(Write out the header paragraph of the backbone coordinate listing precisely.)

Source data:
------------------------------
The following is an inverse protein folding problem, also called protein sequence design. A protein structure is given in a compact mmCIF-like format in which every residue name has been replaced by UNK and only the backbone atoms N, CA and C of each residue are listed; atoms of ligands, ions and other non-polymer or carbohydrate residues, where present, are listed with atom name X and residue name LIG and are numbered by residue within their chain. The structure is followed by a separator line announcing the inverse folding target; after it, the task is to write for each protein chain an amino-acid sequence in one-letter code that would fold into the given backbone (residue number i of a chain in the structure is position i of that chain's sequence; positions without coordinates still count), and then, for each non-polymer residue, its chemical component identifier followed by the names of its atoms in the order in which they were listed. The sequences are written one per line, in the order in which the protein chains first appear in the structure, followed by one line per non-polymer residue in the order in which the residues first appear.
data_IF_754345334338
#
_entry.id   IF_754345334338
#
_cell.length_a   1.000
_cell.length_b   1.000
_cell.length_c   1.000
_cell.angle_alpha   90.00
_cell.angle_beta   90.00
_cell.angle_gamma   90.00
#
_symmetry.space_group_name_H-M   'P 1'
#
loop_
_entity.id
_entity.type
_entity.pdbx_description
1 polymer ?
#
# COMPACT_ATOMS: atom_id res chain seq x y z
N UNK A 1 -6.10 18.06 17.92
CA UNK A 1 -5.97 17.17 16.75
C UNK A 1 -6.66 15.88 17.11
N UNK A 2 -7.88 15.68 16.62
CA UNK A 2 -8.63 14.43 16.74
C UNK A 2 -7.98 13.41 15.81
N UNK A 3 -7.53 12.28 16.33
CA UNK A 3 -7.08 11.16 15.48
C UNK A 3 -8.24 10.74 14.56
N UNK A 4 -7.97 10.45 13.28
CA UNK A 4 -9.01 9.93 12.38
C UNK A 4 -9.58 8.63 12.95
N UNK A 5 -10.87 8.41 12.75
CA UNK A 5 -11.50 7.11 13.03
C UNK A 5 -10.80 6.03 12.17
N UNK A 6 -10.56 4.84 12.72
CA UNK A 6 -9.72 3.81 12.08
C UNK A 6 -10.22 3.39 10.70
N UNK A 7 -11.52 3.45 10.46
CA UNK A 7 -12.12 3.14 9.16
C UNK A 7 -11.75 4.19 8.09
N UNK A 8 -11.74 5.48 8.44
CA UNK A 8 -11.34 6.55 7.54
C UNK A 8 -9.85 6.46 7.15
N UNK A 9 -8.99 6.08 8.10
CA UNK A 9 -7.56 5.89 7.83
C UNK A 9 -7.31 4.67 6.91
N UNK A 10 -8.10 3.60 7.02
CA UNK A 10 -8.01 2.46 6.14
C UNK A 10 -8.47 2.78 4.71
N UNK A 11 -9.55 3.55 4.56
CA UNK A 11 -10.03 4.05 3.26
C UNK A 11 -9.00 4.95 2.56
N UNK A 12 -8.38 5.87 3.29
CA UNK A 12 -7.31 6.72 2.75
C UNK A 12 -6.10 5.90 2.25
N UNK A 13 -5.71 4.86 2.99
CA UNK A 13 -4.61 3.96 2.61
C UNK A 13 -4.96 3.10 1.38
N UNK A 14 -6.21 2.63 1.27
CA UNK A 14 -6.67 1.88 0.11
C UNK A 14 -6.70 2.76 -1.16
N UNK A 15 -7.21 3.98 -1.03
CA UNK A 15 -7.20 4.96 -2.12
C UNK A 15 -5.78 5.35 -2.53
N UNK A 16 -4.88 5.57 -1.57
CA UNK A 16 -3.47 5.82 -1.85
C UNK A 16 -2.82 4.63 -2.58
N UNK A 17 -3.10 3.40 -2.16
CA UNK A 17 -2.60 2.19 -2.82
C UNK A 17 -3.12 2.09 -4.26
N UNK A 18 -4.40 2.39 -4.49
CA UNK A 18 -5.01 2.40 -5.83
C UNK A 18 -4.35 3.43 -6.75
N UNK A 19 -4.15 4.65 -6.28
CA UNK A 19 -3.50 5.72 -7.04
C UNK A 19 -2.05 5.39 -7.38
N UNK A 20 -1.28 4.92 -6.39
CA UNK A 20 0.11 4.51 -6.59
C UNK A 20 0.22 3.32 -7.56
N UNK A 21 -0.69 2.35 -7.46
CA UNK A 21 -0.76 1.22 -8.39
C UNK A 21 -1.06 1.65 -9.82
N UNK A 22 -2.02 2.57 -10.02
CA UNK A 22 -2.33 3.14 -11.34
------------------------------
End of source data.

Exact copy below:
The following is an inverse protein folding problem, also called protein sequence design. A protein structure is given in a compact mmCIF-like format in which every residue name has been replaced by UNK and only the backbone atoms N, CA and C of each residue are listed; atoms of ligands, ions and other non-polymer or carbohydrate residues, where present, are listed with atom name X and residue name LIG and are numbered by residue within their chain. The structure is followed by a separator line announcing the inverse folding target; after it, the task is to write for each protein chain an amino-acid sequence in one-letter code that would fold into the given backbone (residue number i of a chain in the structure is position i of that chain's sequence; positions without coordinates still count), and then, for each non-polymer residue, its chemical component identifier followed by the names of its atoms in the order in which they were listed. The sequences are written one per line, in the order in which the protein chains first appear in the structure, followed by one line per non-polymer residue in the order in which the residues first appear.